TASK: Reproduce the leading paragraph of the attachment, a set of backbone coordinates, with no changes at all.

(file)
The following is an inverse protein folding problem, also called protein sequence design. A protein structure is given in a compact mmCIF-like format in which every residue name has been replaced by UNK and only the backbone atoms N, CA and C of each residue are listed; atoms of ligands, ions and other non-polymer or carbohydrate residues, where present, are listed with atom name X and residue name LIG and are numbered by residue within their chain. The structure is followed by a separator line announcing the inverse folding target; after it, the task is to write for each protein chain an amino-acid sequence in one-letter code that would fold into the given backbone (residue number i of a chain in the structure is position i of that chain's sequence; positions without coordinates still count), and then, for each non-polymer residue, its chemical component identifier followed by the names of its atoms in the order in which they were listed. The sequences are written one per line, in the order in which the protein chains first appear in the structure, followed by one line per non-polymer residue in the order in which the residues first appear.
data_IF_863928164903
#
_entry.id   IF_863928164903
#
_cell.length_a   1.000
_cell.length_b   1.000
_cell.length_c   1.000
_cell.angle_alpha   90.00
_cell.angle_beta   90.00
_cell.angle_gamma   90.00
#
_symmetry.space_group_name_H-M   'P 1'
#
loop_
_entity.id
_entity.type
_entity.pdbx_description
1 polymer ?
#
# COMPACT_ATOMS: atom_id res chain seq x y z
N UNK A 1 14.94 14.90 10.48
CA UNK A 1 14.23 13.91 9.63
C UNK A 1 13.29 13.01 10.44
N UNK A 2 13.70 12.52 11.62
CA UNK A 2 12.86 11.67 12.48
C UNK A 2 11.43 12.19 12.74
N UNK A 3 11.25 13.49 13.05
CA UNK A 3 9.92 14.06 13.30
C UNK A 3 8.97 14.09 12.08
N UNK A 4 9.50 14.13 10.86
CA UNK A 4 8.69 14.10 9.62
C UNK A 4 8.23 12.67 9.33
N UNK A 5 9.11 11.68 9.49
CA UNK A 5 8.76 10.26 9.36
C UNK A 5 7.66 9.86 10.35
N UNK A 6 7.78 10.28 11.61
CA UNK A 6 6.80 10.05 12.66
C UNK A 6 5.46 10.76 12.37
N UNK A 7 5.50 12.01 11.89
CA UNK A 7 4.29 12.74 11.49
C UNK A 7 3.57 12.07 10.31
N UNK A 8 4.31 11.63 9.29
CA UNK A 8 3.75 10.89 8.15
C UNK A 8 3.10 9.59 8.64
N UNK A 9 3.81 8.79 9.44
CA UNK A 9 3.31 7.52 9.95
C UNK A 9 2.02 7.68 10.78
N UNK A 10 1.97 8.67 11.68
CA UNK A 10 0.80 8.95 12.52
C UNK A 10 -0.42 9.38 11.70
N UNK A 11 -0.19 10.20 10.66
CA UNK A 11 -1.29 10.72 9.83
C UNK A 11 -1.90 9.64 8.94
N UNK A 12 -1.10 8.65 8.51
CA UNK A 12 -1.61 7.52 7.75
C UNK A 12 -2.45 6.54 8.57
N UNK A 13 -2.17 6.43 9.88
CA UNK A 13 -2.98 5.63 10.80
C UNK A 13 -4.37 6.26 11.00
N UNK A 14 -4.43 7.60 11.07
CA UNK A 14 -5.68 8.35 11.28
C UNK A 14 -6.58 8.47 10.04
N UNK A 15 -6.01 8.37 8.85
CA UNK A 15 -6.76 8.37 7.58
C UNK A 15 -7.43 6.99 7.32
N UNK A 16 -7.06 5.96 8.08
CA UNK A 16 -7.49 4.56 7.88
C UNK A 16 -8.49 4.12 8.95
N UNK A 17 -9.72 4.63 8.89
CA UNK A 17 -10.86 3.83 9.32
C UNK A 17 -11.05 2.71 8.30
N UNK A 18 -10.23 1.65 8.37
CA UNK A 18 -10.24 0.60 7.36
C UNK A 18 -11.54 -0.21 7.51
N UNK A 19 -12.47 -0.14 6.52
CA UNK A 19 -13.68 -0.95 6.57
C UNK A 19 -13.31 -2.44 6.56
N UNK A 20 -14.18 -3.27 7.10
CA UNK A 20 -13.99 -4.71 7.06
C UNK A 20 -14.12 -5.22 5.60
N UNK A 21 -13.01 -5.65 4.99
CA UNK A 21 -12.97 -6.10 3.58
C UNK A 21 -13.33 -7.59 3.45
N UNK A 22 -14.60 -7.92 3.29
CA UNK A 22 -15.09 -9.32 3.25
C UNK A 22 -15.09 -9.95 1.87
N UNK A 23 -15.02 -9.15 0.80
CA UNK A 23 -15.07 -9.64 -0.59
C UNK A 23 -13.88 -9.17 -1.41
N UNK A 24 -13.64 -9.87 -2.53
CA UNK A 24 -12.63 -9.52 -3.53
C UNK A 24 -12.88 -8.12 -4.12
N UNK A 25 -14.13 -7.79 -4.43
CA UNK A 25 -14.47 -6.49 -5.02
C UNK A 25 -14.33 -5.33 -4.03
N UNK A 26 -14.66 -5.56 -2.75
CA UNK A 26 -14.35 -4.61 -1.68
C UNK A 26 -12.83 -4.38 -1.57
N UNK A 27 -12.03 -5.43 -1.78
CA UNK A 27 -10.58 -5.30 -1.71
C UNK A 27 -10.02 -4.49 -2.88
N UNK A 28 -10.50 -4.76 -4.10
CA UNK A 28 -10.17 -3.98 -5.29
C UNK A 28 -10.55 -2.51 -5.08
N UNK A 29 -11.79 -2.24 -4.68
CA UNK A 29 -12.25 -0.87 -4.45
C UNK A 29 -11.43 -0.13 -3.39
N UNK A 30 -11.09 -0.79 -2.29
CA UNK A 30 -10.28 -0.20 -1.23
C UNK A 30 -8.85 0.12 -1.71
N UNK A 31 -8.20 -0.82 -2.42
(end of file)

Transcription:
The following is an inverse protein folding problem, also called protein sequence design. A protein structure is given in a compact mmCIF-like format in which every residue name has been replaced by UNK and only the backbone atoms N, CA and C of each residue are listed; atoms of ligands, ions and other non-polymer or carbohydrate residues, where present, are listed with atom name X and residue name LIG and are numbered by residue within their chain. The structure is followed by a separator line announcing the inverse folding target; after it, the task is to write for each protein chain an amino-acid sequence in one-letter code that would fold into the given backbone (residue number i of a chain in the structure is position i of that chain's sequence; positions without coordinates still count), and then, for each non-polymer residue, its chemical component identifier followed by the names of its atoms in the order in which they were listed. The sequences are written one per line, in the order in which the protein chains first appear in the structure, followed by one line per non-polymer residue in the order in which the residues first appear.